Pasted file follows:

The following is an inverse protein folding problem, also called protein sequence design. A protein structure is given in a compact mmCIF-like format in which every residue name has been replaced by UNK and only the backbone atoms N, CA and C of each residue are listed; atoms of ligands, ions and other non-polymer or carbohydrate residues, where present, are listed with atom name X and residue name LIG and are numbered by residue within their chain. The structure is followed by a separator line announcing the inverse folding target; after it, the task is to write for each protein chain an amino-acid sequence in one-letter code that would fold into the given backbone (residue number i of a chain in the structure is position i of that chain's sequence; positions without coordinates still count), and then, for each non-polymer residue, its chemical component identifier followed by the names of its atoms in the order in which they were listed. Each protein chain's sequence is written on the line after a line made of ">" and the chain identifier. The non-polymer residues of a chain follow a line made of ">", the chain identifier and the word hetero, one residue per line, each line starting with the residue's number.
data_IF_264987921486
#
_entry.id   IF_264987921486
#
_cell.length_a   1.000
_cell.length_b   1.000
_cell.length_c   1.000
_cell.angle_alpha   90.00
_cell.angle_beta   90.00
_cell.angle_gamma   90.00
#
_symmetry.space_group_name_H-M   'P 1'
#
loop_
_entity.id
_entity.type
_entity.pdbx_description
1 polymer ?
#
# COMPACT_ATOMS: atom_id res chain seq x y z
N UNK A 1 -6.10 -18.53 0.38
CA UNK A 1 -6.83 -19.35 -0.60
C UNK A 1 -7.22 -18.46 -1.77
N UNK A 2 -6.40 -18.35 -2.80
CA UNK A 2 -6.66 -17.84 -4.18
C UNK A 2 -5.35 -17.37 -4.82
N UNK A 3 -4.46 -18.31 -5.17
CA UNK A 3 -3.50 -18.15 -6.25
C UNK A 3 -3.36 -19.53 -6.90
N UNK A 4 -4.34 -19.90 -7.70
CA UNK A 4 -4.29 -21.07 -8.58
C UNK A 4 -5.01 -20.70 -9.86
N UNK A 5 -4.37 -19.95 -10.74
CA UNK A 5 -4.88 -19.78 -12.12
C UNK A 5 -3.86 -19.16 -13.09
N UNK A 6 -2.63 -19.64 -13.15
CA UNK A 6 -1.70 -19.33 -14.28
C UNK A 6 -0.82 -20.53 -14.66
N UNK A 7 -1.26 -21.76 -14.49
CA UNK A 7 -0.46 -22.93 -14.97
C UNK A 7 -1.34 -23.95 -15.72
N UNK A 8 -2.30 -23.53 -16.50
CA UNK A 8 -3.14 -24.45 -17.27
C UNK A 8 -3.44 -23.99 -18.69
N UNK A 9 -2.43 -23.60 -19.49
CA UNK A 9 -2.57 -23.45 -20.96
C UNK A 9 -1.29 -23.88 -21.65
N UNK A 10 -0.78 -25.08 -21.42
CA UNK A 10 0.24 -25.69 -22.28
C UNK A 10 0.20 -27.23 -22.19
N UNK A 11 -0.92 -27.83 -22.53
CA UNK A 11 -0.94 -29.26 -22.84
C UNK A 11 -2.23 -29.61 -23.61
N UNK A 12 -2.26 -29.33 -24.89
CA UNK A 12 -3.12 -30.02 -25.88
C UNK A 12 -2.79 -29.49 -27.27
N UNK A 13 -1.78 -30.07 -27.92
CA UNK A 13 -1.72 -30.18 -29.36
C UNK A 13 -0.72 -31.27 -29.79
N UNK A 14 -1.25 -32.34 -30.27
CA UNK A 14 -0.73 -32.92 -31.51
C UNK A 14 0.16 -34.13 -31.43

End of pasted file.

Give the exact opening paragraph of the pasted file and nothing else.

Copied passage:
The following is an inverse protein folding problem, also called protein sequence design. A protein structure is given in a compact mmCIF-like format in which every residue name has been replaced by UNK and only the backbone atoms N, CA and C of each residue are listed; atoms of ligands, ions and other non-polymer or carbohydrate residues, where present, are listed with atom name X and residue name LIG and are numbered by residue within their chain. The structure is followed by a separator line announcing the inverse folding target; after it, the task is to write for each protein chain an amino-acid sequence in one-letter code that would fold into the given backbone (residue number i of a chain in the structure is position i of that chain's sequence; positions without coordinates still count), and then, for each non-polymer residue, its chemical component identifier followed by the names of its atoms in the order in which they were listed. Each protein chain's sequence is written on the line after a line made of ">" and the chain identifier. The non-polymer residues of a chain follow a line made of ">", the chain identifier and the word hetero, one residue per line, each line starting with the residue's number.